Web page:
Olympus 35 ECR with Kodak Ultramax 400. Sept 2014 ©

In use it is a fine enough camera. Pretty sharp but not quite up there with the Konica or IMHO the Chinon 35 EE but is a reasonable YAJAR.  The spot isn’t as clear as some to use and you miss the meter feedback of other rivals re the shot settings although  it does have better slow speeds. This is at a lost of narrower apertures mind

It has a tripod mount, cable release point, Hotshoe & PC sync but no timer. It uses Olympus’s standard 43.5mm filter thread.

Lincluden III
Lincluden Collegiate Church. Olympus 35 ECR with K2 yellow filter and Kodak BW400CN. 2014

Not bad camera but not Olympus’s best compact rangefinder by some margin. That said tends to go for less than the classic and if you’re a fan of Olympus compacts and want an easy to use rangefinder it might be for you. Otherwise not the best in class and outgunned by its bigger brothers (and then there’s the batteries..)

Why Buy ?

  • Classic styled Olympus Compact
  • Competent
  • 4-1/800 sec shutter range
  • Cheaper than sibs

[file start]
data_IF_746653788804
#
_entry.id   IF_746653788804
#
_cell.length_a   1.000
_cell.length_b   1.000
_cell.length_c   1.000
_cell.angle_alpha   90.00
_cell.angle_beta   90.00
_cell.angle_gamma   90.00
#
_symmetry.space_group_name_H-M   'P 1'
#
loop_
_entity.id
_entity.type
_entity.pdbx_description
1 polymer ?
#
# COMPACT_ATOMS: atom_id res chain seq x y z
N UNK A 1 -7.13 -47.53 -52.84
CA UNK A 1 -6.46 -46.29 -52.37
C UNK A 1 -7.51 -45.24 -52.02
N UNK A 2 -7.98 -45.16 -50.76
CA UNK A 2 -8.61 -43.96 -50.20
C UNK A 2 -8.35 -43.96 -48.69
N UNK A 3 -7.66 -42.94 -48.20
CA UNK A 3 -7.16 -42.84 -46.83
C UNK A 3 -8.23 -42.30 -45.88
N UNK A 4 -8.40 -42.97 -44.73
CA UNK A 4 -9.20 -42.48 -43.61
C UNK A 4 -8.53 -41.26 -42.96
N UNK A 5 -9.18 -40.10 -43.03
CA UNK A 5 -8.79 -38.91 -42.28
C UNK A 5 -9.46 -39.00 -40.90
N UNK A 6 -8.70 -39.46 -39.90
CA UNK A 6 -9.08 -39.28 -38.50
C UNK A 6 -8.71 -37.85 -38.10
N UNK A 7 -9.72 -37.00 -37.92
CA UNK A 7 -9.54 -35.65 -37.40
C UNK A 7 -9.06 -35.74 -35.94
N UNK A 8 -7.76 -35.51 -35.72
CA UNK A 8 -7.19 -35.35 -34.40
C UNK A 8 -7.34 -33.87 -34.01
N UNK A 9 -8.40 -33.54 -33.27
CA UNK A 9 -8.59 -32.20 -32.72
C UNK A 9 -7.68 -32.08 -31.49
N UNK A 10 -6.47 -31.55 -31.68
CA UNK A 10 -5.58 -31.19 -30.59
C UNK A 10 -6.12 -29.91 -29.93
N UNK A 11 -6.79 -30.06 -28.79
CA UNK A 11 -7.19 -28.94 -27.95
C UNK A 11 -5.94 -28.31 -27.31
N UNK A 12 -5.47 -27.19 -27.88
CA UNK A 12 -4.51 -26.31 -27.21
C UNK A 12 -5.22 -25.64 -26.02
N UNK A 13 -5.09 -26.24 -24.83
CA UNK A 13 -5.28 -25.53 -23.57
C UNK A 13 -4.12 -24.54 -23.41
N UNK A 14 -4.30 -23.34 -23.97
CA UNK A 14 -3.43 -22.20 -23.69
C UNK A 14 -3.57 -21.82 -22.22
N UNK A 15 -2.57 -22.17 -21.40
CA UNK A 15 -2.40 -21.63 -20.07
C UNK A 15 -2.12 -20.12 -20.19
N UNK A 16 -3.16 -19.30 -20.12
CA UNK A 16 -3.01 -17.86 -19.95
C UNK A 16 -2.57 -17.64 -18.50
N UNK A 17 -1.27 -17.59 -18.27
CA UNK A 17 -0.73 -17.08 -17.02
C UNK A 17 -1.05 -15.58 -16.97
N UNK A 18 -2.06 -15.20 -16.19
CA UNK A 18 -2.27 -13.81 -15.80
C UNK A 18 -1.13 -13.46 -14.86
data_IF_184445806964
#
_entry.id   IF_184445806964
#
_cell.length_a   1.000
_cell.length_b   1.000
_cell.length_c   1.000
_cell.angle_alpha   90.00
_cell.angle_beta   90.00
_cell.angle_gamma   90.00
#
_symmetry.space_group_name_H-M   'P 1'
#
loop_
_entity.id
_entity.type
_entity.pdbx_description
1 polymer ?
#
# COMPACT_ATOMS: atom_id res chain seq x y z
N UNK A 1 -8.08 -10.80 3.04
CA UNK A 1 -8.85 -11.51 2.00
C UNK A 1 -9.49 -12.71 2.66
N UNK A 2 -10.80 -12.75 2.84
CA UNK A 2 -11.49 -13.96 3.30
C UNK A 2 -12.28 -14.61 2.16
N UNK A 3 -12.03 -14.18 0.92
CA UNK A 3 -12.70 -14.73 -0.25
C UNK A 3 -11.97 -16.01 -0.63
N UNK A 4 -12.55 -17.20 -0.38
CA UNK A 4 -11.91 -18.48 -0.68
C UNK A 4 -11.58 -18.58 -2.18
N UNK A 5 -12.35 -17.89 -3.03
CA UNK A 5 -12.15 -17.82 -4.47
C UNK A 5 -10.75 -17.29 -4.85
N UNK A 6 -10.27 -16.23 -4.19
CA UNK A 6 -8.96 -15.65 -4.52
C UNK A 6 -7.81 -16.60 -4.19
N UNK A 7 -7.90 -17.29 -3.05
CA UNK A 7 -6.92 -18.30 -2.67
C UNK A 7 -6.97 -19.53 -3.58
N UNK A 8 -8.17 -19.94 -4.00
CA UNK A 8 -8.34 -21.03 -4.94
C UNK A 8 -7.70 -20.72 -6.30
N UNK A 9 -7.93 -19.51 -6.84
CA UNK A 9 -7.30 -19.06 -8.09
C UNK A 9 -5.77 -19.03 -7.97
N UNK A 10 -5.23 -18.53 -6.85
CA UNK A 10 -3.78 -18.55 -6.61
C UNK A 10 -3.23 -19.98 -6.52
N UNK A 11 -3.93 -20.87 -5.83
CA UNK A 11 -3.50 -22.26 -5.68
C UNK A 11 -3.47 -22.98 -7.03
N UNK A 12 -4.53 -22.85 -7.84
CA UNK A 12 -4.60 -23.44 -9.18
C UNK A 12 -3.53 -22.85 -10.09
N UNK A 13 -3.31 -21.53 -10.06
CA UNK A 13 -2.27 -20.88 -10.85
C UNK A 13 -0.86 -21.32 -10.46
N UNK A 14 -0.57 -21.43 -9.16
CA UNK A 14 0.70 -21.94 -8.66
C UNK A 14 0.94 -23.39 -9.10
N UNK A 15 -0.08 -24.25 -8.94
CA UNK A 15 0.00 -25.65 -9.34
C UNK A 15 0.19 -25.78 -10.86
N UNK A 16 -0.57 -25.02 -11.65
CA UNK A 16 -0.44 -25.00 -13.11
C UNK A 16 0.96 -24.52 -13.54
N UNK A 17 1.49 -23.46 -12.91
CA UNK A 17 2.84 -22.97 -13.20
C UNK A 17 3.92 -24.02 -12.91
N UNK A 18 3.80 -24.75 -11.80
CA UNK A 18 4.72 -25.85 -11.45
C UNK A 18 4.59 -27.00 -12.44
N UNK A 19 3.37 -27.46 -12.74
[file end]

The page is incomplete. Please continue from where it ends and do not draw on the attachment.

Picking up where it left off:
Why not ?

  • Battery replacement issues
  • No feedback on exposure
  • Can’t override flash mode to give manual shooting
  • Good but others better

What I Paid, Sold & current eBay Pricing

  • Paid £16 + £2.80 P&P with strap, Olympus filter & cap in 2014
  • Sold for £7.24 without filter (+ £3.50 P&P)
  • Most sell in the £10-20 mark at time of writing


  • Chinon 35 EE – Cheap as chips compact rangefinder
  • Konica C35 – benchmark auto compact rangefinder
  • FED Mikron 2 – The Soviet C35

Helpful links

11 thoughts on “Olympus 35 ECR Review : The retro future simplified”

  1. i have gone all through the Olumpus 35 ECR Info i can find on google but still do not come up with the battery size that was suggested by Olympus. Where might i go to get this info.
    Thanks Joan Matzke